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Relative Prices and Sectoral Productivity

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  • Diego Restuccia

    (University of Toronto)

  • Margarida Duarte

    (University of Toronto)

Abstract

Lack of comprehensive sectoral productivity data across a large set of countries has turned researchers to structural analysis using detailed international price data to infer cross country productivity at the sector level. Because the relative price of services is higher in rich than in poor countries (and rises with development), a standard interpretation of this observation in the literature is that cross-country productivity differences in the service sector are much smaller than in other sectors of the economy, in particular industry and tradable sectors. Using disaggregate price data from the International Comparison Program we show that the behaviour of the relative price of aggregate services is driven mainly by traditional services such as government, health, and education, but that for richer countries non-traditional services such as communication and transport and insurance and financial services gain in importance. We also show that the price of non-traditional services decreases with income and is much higher than that of traditional services, especially for poor countries. This pattern together with the reallocation across services account for the higher price of services in rich relative to poor countries. We study the importance of disaggregating the service sector for productivity implications at the sector level. Using both a simple development accounting framework and a model of the structural transformation in services, we find that cross-country productivity differences are very large in non-traditional services and at least as large as those in manufacturing. We argue with these results that development requires also an emphasis on solving the productivity problem in non-traditional services in poor countries.

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Bibliographic Info

Paper provided by Society for Economic Dynamics in its series 2012 Meeting Papers with number 1100.

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Date of creation: 2012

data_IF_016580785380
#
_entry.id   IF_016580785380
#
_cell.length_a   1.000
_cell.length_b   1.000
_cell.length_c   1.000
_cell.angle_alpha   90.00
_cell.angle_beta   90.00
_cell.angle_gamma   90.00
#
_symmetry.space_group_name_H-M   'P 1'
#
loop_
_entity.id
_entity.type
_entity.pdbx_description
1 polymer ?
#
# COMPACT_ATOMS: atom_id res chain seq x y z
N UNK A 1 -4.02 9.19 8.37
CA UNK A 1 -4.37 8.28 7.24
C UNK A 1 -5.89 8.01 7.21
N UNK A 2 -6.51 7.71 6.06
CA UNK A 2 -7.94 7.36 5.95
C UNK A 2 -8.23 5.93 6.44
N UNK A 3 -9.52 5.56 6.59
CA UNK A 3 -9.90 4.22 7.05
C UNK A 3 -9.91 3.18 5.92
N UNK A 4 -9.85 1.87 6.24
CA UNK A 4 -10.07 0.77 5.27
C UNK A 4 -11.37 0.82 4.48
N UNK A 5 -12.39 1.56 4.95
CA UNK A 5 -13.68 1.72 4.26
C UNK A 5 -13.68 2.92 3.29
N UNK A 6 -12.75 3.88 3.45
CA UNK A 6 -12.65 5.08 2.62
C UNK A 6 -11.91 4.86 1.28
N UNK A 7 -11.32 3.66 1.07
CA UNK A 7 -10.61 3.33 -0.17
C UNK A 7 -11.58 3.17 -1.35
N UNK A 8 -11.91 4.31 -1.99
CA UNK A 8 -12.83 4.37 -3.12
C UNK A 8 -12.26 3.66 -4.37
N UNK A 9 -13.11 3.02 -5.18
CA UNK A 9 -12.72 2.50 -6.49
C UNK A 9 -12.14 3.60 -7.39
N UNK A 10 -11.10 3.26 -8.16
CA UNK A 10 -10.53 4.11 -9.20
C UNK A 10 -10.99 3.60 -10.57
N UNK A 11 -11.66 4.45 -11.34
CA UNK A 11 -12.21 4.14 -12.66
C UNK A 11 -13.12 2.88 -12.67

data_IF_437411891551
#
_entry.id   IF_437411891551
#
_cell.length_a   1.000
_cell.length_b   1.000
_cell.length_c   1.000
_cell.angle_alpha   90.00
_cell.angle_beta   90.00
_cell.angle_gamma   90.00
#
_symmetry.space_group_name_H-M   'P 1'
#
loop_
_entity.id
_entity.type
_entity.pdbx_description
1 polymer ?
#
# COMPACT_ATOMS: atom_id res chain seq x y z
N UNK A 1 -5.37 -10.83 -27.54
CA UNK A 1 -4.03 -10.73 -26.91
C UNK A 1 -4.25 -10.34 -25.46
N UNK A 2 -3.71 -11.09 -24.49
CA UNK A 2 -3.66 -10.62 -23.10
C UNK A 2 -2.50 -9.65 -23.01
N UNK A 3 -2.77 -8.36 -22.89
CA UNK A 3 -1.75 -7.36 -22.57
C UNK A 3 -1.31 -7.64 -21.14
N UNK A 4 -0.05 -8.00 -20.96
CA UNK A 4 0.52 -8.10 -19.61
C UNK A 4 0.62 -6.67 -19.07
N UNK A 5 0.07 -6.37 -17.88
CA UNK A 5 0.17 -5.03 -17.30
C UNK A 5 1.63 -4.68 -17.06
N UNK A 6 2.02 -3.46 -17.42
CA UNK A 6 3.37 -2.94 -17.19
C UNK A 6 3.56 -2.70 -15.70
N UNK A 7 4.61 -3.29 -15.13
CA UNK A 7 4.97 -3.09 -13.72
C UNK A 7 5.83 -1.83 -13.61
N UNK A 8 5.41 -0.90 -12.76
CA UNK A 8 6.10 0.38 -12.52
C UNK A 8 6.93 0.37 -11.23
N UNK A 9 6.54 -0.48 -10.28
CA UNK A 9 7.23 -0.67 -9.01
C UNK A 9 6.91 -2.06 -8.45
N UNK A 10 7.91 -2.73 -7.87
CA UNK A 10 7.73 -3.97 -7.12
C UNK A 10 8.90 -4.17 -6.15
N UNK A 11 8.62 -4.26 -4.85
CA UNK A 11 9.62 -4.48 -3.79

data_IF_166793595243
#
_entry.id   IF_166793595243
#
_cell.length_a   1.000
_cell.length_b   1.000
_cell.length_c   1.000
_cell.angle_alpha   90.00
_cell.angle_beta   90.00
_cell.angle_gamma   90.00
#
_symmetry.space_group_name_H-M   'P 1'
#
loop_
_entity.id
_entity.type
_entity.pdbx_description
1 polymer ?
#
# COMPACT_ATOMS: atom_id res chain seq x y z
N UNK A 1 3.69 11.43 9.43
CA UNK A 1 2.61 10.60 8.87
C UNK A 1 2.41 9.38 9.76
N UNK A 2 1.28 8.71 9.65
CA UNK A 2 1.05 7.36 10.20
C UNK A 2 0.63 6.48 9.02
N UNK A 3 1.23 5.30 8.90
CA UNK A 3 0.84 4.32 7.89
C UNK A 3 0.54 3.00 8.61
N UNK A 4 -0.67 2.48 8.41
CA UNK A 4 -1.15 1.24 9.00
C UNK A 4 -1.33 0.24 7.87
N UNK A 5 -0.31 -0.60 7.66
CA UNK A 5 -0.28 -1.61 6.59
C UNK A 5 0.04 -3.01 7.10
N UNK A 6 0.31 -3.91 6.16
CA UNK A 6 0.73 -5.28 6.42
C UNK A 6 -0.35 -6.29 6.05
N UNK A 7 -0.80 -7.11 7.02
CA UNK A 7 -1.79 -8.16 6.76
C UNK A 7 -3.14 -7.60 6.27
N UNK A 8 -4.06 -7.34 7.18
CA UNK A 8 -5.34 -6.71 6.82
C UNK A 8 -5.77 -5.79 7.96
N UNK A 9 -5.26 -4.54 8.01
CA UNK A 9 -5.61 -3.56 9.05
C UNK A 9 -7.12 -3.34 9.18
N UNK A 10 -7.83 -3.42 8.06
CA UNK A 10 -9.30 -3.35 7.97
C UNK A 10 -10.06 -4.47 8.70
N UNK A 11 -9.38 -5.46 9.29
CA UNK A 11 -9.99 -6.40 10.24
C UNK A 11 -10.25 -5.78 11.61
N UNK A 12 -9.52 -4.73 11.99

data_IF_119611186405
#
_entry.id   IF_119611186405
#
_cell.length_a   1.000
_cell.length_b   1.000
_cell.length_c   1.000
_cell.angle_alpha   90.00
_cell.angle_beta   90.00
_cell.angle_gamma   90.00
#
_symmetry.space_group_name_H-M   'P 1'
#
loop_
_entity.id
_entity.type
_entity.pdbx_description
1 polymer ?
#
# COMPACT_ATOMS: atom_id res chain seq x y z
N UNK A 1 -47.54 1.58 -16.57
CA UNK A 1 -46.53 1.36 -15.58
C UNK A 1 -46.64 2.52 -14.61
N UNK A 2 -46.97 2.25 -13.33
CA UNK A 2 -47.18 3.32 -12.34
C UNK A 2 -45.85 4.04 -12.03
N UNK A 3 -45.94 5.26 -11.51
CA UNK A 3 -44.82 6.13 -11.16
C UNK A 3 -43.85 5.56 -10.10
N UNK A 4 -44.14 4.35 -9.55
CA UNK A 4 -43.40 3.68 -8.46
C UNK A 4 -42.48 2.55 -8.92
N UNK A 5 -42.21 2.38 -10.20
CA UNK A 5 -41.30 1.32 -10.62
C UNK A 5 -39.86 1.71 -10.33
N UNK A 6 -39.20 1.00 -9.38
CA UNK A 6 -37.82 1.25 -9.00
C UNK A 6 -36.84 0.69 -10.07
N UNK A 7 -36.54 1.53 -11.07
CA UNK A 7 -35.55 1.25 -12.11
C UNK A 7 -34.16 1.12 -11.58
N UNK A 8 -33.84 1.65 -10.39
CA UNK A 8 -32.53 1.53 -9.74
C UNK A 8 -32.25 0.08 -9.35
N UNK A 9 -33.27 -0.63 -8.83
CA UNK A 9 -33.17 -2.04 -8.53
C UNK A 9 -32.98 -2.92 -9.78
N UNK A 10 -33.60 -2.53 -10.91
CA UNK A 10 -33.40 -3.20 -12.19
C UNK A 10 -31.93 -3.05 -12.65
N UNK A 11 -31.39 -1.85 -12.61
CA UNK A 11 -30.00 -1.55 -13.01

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Handle: RePEc:red:sed012:1100

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  1. Ngai, L. Rachel & Pissarides, Christopher A., 2005. "Structural Change in a Multi-Sector Model of Growth," IZA Discussion Papers 1800, Institute for the Study of Labor (IZA).
  2. Margarida Duarte & Diego Restuccia, 2009. "The Role of the Structural Transformation in Aggregate Productivity," Working Papers tecipa-348, University of Toronto, Department of Economics.
  3. Martin Neil Baily & Robert M. Solow, 2001. "International Productivity Comparisons Built from the Firm Level," Journal of Economic Perspectives, American Economic Association, vol. 15(3), pages 151-172, Summer.
  4. Margarida Duarte & Diego Restuccia, 2007. "The structural transformation and aggregate productivity in Portugal," Portuguese Economic Journal, Springer, vol. 6(1), pages 23-46, April.
  5. Echevarria, Cristina, 1997. "Changes in Sectoral Composition Associated with Economic Growth," International Economic Review, Department of Economics, University of Pennsylvania and Osaka University Institute of Social and Economic Research Association, vol. 38(2), pages 431-52, May.
  6. Marcel P. Timmer & Gaaitzen J. de Vries, 2009. "Structural change and growth accelerations in Asia and Latin America: a new sectoral data set," Cliometrica, Journal of Historical Economics and Econometric History, Association Française de Cliométrie (AFC), vol. 3(2), pages 165-190, June.
  7. Berthold Herrendorf & Akos Valentinyi, 2006. "Which Sectors Make the Poor Countries so Unproductive?," 2006 Meeting Papers 304, Society for Economic Dynamics.
  8. Dirk Pilat, 1996. "Labour Productivity Levels in OECD Countries: Estimates for Manufacturing and Selected Service Sectors," OECD Economics Department Working Papers 169, OECD Publishing.
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Cited by:
  1. Herrendorf, Berthold & Rogerson, Richard & Valentinyi, Akos, 2013. "Growth and Structural Transformation," CEPR Discussion Papers 9370, C.E.P.R. Discussion Papers.

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